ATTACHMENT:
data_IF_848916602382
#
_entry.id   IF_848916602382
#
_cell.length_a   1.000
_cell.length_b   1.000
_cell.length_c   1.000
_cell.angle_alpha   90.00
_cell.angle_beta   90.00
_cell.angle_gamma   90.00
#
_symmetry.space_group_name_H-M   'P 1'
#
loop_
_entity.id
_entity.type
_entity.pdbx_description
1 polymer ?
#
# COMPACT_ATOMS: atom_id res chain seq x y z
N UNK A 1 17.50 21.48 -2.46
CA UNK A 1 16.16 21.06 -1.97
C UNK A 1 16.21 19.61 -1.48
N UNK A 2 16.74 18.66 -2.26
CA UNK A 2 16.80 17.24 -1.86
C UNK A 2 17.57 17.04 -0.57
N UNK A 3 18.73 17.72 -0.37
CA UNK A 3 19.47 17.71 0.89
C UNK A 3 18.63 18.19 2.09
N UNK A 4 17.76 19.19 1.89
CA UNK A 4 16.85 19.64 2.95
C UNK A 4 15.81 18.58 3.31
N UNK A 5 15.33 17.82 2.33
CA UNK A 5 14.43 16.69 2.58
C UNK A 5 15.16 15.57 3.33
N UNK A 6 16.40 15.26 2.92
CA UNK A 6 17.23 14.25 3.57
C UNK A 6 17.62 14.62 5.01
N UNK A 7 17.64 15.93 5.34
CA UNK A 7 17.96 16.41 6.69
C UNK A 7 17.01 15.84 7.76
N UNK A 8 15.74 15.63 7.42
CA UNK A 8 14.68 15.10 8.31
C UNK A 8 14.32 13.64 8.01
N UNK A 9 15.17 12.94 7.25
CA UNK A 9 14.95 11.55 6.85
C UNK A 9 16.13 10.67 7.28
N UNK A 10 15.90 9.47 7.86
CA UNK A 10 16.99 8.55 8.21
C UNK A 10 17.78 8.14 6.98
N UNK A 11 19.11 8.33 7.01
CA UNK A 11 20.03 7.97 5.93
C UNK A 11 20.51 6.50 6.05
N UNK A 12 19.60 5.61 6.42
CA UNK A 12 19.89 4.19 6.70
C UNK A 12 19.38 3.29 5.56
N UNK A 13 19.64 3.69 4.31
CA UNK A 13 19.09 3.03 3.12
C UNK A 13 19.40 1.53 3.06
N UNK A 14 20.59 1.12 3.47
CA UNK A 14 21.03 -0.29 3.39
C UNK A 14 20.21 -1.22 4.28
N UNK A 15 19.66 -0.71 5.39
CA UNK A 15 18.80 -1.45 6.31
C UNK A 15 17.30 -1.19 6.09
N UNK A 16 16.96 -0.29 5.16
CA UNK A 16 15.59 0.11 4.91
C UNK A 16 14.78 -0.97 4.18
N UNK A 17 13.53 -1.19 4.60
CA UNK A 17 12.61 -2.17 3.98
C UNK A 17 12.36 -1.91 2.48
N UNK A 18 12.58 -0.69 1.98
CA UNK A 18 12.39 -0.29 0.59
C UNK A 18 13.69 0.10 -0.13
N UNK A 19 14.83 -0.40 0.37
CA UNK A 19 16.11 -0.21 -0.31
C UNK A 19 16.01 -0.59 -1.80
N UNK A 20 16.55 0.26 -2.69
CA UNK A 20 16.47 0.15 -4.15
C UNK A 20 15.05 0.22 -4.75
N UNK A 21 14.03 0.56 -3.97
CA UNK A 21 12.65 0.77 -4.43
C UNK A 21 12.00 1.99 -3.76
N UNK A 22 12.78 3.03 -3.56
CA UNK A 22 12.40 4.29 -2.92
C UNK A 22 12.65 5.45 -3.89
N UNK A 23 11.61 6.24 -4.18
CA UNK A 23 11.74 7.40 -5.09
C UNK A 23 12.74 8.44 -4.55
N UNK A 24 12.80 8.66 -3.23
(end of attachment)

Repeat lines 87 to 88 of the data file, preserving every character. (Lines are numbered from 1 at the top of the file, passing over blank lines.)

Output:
N UNK A 23 11.61 6.24 -4.18
CA UNK A 23 11.74 7.40 -5.09